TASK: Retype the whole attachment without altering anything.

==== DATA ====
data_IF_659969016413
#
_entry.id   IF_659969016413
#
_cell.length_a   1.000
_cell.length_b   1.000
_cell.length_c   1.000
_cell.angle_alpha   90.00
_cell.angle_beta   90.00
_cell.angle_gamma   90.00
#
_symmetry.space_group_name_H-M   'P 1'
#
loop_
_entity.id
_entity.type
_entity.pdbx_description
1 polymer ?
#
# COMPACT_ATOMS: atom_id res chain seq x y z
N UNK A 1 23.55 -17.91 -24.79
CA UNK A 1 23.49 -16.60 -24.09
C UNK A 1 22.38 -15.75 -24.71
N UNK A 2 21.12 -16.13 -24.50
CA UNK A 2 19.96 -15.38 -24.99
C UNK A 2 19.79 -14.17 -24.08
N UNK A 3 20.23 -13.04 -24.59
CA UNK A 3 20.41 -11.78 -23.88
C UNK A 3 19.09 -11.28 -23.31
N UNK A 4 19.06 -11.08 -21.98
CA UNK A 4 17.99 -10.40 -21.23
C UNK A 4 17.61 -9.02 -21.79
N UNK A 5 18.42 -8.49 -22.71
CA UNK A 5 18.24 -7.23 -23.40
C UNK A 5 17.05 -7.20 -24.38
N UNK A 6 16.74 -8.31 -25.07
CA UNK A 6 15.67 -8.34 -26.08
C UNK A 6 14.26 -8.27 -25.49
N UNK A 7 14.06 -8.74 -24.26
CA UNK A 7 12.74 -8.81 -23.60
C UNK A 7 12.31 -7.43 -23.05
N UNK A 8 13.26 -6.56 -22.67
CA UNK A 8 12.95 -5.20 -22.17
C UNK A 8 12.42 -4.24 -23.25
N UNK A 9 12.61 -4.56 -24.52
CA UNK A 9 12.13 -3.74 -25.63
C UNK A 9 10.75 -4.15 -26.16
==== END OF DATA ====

data_IF_659969016413
#
_entry.id   IF_659969016413
#
_cell.length_a   1.000
_cell.length_b   1.000
_cell.length_c   1.000
_cell.angle_alpha   90.00
_cell.angle_beta   90.00
_cell.angle_gamma   90.00
#
_symmetry.space_group_name_H-M   'P 1'
#
loop_
_entity.id
_entity.type
_entity.pdbx_description
1 polymer ?
#
# COMPACT_ATOMS: atom_id res chain seq x y z
N UNK A 1 23.55 -17.91 -24.79
CA UNK A 1 23.49 -16.60 -24.09
C UNK A 1 22.38 -15.75 -24.71
N UNK A 2 21.12 -16.13 -24.50
CA UNK A 2 19.96 -15.38 -24.99
C UNK A 2 19.79 -14.17 -24.08
N UNK A 3 20.23 -13.04 -24.59
CA UNK A 3 20.41 -11.78 -23.88
C UNK A 3 19.09 -11.28 -23.31
N UNK A 4 19.06 -11.08 -21.98
CA UNK A 4 17.99 -10.40 -21.23
C UNK A 4 17.61 -9.02 -21.79
N UNK A 5 18.42 -8.49 -22.71
CA UNK A 5 18.24 -7.23 -23.40
C UNK A 5 17.05 -7.20 -24.38
N UNK A 6 16.74 -8.31 -25.07
CA UNK A 6 15.67 -8.34 -26.08
C UNK A 6 14.26 -8.27 -25.49
N UNK A 7 14.06 -8.74 -24.26
CA UNK A 7 12.74 -8.81 -23.60
C UNK A 7 12.31 -7.43 -23.05
N UNK A 8 13.26 -6.56 -22.67
CA UNK A 8 12.95 -5.20 -22.17
C UNK A 8 12.42 -4.24 -23.25
N UNK A 9 12.61 -4.56 -24.52
CA UNK A 9 12.13 -3.74 -25.63
C UNK A 9 10.75 -4.15 -26.16